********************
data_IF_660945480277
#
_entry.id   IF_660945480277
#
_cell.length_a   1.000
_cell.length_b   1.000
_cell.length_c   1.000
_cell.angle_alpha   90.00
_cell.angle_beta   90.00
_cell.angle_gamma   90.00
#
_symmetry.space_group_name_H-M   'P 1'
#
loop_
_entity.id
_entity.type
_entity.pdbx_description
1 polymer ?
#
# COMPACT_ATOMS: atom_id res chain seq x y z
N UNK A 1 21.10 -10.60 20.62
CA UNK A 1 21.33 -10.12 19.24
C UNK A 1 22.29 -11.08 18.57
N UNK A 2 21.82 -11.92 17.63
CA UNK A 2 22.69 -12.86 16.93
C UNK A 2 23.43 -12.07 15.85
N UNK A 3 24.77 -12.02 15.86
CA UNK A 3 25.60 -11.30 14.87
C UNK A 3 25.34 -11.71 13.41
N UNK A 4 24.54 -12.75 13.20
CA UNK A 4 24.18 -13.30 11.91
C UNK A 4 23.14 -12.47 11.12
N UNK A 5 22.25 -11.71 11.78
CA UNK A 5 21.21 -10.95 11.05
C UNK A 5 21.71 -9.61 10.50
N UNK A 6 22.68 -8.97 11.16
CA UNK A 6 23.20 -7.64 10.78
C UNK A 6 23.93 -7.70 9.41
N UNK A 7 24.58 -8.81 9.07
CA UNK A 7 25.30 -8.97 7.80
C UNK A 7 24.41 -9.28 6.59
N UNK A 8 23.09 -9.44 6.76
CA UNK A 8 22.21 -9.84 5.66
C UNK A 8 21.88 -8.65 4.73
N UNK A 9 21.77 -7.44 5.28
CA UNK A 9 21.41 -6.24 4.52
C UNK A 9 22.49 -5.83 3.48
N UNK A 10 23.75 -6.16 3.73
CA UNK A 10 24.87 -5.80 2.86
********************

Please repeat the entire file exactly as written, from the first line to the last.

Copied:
data_IF_660945480277
#
_entry.id   IF_660945480277
#
_cell.length_a   1.000
_cell.length_b   1.000
_cell.length_c   1.000
_cell.angle_alpha   90.00
_cell.angle_beta   90.00
_cell.angle_gamma   90.00
#
_symmetry.space_group_name_H-M   'P 1'
#
loop_
_entity.id
_entity.type
_entity.pdbx_description
1 polymer ?
#
# COMPACT_ATOMS: atom_id res chain seq x y z
N UNK A 1 21.10 -10.60 20.62
CA UNK A 1 21.33 -10.12 19.24
C UNK A 1 22.29 -11.08 18.57
N UNK A 2 21.82 -11.92 17.63
CA UNK A 2 22.69 -12.86 16.93
C UNK A 2 23.43 -12.07 15.85
N UNK A 3 24.77 -12.02 15.86
CA UNK A 3 25.60 -11.30 14.87
C UNK A 3 25.34 -11.71 13.41
N UNK A 4 24.54 -12.75 13.20
CA UNK A 4 24.18 -13.30 11.91
C UNK A 4 23.14 -12.47 11.12
N UNK A 5 22.25 -11.71 11.78
CA UNK A 5 21.21 -10.95 11.05
C UNK A 5 21.71 -9.61 10.50
N UNK A 6 22.68 -8.97 11.16
CA UNK A 6 23.20 -7.64 10.78
C UNK A 6 23.93 -7.70 9.41
N UNK A 7 24.58 -8.81 9.07
CA UNK A 7 25.30 -8.97 7.80
C UNK A 7 24.41 -9.28 6.59
N UNK A 8 23.09 -9.44 6.76
CA UNK A 8 22.21 -9.84 5.66
C UNK A 8 21.88 -8.65 4.73
N UNK A 9 21.77 -7.44 5.28
CA UNK A 9 21.41 -6.24 4.52
C UNK A 9 22.49 -5.83 3.48
N UNK A 10 23.75 -6.16 3.73
CA UNK A 10 24.87 -5.80 2.86